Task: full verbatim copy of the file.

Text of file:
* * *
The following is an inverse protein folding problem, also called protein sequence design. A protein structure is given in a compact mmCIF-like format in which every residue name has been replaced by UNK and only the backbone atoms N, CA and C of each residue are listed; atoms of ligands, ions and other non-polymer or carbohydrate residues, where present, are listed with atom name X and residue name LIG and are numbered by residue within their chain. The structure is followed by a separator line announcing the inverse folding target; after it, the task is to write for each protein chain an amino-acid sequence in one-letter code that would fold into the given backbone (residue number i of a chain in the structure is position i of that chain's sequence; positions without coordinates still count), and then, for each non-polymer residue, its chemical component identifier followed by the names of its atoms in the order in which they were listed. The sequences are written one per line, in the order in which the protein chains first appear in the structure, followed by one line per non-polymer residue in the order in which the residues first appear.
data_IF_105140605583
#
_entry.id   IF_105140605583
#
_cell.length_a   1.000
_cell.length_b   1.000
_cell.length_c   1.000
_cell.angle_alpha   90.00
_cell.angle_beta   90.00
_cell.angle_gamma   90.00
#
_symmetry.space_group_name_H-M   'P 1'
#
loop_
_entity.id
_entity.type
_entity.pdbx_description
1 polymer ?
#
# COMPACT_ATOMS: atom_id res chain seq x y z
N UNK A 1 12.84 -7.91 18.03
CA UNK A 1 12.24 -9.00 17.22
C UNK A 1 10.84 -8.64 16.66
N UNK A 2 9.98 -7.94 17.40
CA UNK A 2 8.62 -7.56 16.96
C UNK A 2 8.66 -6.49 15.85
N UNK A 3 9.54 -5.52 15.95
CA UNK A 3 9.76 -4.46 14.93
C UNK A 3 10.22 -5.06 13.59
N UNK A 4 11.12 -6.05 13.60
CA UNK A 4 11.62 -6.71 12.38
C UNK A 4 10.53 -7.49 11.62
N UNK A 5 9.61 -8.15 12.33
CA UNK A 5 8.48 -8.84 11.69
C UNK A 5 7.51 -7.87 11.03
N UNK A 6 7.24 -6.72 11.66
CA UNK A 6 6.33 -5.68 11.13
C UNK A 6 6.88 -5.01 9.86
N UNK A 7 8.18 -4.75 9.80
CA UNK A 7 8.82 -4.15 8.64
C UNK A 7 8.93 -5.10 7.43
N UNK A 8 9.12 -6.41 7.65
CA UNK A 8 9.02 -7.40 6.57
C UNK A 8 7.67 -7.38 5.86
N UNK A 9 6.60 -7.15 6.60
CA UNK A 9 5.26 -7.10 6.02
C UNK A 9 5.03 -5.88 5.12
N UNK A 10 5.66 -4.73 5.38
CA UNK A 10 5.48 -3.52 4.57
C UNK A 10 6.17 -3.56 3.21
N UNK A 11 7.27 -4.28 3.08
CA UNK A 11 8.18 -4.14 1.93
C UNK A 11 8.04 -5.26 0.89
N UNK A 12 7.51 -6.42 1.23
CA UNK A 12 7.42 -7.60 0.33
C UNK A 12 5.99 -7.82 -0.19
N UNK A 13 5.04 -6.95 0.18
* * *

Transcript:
The following is an inverse protein folding problem, also called protein sequence design. A protein structure is given in a compact mmCIF-like format in which every residue name has been replaced by UNK and only the backbone atoms N, CA and C of each residue are listed; atoms of ligands, ions and other non-polymer or carbohydrate residues, where present, are listed with atom name X and residue name LIG and are numbered by residue within their chain. The structure is followed by a separator line announcing the inverse folding target; after it, the task is to write for each protein chain an amino-acid sequence in one-letter code that would fold into the given backbone (residue number i of a chain in the structure is position i of that chain's sequence; positions without coordinates still count), and then, for each non-polymer residue, its chemical component identifier followed by the names of its atoms in the order in which they were listed. The sequences are written one per line, in the order in which the protein chains first appear in the structure, followed by one line per non-polymer residue in the order in which the residues first appear.
data_IF_105140605583
#
_entry.id   IF_105140605583
#
_cell.length_a   1.000
_cell.length_b   1.000
_cell.length_c   1.000
_cell.angle_alpha   90.00
_cell.angle_beta   90.00
_cell.angle_gamma   90.00
#
_symmetry.space_group_name_H-M   'P 1'
#
loop_
_entity.id
_entity.type
_entity.pdbx_description
1 polymer ?
#
# COMPACT_ATOMS: atom_id res chain seq x y z
N UNK A 1 12.84 -7.91 18.03
CA UNK A 1 12.24 -9.00 17.22
C UNK A 1 10.84 -8.64 16.66
N UNK A 2 9.98 -7.94 17.40
CA UNK A 2 8.62 -7.56 16.96
C UNK A 2 8.66 -6.49 15.85
N UNK A 3 9.54 -5.52 15.95
CA UNK A 3 9.76 -4.46 14.93
C UNK A 3 10.22 -5.06 13.59
N UNK A 4 11.12 -6.05 13.60
CA UNK A 4 11.62 -6.71 12.38
C UNK A 4 10.53 -7.49 11.62
N UNK A 5 9.61 -8.15 12.33
CA UNK A 5 8.48 -8.84 11.69
C UNK A 5 7.51 -7.87 11.03
N UNK A 6 7.24 -6.72 11.66
CA UNK A 6 6.33 -5.68 11.13
C UNK A 6 6.88 -5.01 9.86
N UNK A 7 8.18 -4.75 9.80
CA UNK A 7 8.82 -4.15 8.64
C UNK A 7 8.93 -5.10 7.43
N UNK A 8 9.12 -6.41 7.65
CA UNK A 8 9.02 -7.40 6.57
C UNK A 8 7.67 -7.38 5.86
N UNK A 9 6.60 -7.15 6.60
CA UNK A 9 5.26 -7.10 6.02
C UNK A 9 5.03 -5.88 5.12
N UNK A 10 5.66 -4.73 5.38
CA UNK A 10 5.48 -3.52 4.57
C UNK A 10 6.17 -3.56 3.21
N UNK A 11 7.27 -4.28 3.08
CA UNK A 11 8.18 -4.14 1.93
C UNK A 11 8.04 -5.26 0.89
N UNK A 12 7.51 -6.42 1.23
CA UNK A 12 7.42 -7.60 0.33
C UNK A 12 5.99 -7.82 -0.19
N UNK A 13 5.04 -6.95 0.18